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Teachers union sues over performance reviews

Rochester Business Journal
March 10, 2014

In rating Rochester public school students’ and teachers’ performance, state officials erred by not properly factoring in the effects of severe poverty, a lawsuit filed Monday claims.

Filed by New York State United Teachers in state Supreme Court in Albany on behalf of the Rochester Teachers Association and some 100 Rochester School District teachers, the suit takes issue with the state Education Department’s criteria for measuring and scoring student growth.

Under pay-for-performance rules, public school teachers’ evaluations are tied to how well their students score on standardized tests.

The NYSUT lawsuit questions how accurately batteries of math and English tests administered to New York’s fourth through eighth grade students gauge students’ progress when the tests are not scored to take into account poverty’s debilitating effect on learning.

The court filing states 90 percent of Rochester’s public school students are from extremely poor families. 

The state’ Board of Regents’ alleged failure to properly set standards and state Education Department officials consequent failure to take into account the extreme poverty’s chilling effect resulted in roughly one-third of city school district teachers getting below-par state rankings, though the same teachers were rated as adequately or highly effective by their principals, NYSUT claims.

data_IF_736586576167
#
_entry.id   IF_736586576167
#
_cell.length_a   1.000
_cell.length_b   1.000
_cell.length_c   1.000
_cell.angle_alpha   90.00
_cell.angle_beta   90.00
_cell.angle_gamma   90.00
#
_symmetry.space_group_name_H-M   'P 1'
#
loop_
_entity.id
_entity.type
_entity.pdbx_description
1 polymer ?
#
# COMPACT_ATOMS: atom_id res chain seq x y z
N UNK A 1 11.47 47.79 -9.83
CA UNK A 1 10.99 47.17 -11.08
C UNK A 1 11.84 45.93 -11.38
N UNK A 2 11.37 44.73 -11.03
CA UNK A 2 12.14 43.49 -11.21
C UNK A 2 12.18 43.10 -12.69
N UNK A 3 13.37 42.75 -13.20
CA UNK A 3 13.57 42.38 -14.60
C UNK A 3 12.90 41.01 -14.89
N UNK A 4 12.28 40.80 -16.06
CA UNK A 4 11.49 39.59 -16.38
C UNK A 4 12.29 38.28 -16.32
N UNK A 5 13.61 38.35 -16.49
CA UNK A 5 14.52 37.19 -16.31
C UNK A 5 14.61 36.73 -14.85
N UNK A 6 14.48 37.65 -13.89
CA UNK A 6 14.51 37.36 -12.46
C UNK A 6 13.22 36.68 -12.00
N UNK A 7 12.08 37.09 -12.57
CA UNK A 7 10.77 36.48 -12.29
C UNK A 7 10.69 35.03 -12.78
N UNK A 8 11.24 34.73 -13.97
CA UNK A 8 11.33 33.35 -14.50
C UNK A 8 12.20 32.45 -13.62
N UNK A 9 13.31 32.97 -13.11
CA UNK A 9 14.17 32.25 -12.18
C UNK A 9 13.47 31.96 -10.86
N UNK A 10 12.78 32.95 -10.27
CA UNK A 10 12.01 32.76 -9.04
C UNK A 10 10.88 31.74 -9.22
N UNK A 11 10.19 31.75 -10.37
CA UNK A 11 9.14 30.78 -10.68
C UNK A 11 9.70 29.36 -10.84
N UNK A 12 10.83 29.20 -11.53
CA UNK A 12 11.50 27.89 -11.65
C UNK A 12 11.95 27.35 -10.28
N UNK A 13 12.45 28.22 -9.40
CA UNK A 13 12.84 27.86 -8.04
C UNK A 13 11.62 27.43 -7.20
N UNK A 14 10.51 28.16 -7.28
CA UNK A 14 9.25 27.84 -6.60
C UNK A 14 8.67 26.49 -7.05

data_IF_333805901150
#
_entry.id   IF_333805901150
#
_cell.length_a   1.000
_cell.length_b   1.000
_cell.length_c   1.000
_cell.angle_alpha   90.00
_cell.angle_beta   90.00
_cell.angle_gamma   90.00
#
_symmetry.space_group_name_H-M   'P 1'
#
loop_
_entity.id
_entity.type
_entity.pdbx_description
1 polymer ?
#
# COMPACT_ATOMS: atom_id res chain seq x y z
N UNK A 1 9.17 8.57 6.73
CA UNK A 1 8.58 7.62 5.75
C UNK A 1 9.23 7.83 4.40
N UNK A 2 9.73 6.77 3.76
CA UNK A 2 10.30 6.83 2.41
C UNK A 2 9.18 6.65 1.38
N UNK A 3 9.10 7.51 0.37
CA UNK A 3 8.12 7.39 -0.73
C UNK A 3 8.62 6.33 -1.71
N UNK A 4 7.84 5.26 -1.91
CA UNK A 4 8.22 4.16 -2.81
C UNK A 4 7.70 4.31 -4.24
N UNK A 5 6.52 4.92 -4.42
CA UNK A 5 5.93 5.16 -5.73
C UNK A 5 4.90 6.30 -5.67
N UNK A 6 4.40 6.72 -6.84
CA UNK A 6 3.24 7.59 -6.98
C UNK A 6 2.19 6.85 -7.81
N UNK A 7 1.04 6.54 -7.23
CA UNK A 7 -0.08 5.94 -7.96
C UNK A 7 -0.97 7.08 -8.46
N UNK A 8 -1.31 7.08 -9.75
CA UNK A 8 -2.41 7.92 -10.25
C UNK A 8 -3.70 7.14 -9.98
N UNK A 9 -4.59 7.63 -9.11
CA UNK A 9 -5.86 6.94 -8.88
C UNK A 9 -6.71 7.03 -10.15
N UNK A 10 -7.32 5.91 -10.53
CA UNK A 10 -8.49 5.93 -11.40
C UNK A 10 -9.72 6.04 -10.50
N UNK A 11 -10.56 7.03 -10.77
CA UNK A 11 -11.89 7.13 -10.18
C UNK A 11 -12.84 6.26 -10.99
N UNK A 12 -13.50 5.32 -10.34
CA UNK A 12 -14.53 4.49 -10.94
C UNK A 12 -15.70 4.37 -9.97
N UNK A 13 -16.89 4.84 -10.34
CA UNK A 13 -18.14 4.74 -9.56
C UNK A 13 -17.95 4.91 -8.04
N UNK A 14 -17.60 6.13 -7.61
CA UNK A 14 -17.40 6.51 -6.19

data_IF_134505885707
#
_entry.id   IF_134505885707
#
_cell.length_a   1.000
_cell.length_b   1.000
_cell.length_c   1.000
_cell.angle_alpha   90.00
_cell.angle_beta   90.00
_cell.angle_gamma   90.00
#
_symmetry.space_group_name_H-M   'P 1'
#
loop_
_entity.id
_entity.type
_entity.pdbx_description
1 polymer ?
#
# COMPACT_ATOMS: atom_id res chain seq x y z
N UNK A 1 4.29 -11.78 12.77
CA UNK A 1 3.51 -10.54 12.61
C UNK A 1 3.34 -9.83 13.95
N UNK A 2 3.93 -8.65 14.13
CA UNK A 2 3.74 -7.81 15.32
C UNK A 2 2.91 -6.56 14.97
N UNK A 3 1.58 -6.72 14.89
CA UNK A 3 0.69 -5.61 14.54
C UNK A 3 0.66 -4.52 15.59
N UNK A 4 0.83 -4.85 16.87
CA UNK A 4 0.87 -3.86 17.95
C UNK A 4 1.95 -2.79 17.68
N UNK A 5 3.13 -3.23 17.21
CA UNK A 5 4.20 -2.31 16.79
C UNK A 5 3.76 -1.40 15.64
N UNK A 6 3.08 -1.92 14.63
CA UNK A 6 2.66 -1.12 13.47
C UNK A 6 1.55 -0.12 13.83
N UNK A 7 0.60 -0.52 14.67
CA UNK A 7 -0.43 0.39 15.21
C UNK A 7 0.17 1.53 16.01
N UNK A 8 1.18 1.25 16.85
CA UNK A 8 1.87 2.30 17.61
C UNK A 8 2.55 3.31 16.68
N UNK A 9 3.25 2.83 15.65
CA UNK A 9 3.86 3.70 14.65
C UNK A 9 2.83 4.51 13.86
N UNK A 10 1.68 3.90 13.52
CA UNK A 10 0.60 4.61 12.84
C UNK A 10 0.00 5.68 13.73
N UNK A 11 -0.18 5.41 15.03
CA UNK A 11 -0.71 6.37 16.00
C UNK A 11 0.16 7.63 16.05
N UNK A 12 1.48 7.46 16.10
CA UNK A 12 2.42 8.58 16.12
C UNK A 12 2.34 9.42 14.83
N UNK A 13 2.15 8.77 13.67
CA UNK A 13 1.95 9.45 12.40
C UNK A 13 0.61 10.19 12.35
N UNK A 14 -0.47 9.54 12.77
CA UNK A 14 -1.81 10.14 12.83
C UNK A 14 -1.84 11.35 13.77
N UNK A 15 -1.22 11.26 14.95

The rate at which Rochester teachers’ scored poorly in the state’s evaluations compares with 5 percent of teachers poorly rated statewide, a contrast the union maintains shows the state flouted Rochester teachers’ constitutionally guaranteed right to equal protection under the law.

“Rochester teachers work with some of the most disadvantaged students in the state. They should not face stigmatizing labels based on discredited tests and the state’s inability to adequately account for the impact of extreme poverty when measuring growth,” NYSUT president Richard Iannuzzi said in a statement.

In the same statement, Rochester Teachers Association president Adam Urbanski dismissed the state’s teacher-evaluation methodology as “junk science.”

The education department’s “obsession with standardized testing and data collection has perverted the goals of testing while, ironically, failing to accurately measure the one impact that matters most: the effects of poverty on student achievement,” Urbanski said.     

(c) 2014 Rochester Business Journal. To obtain permission to reprint this article, call 585-546-8303 or e-mail service@rbj.net.
 



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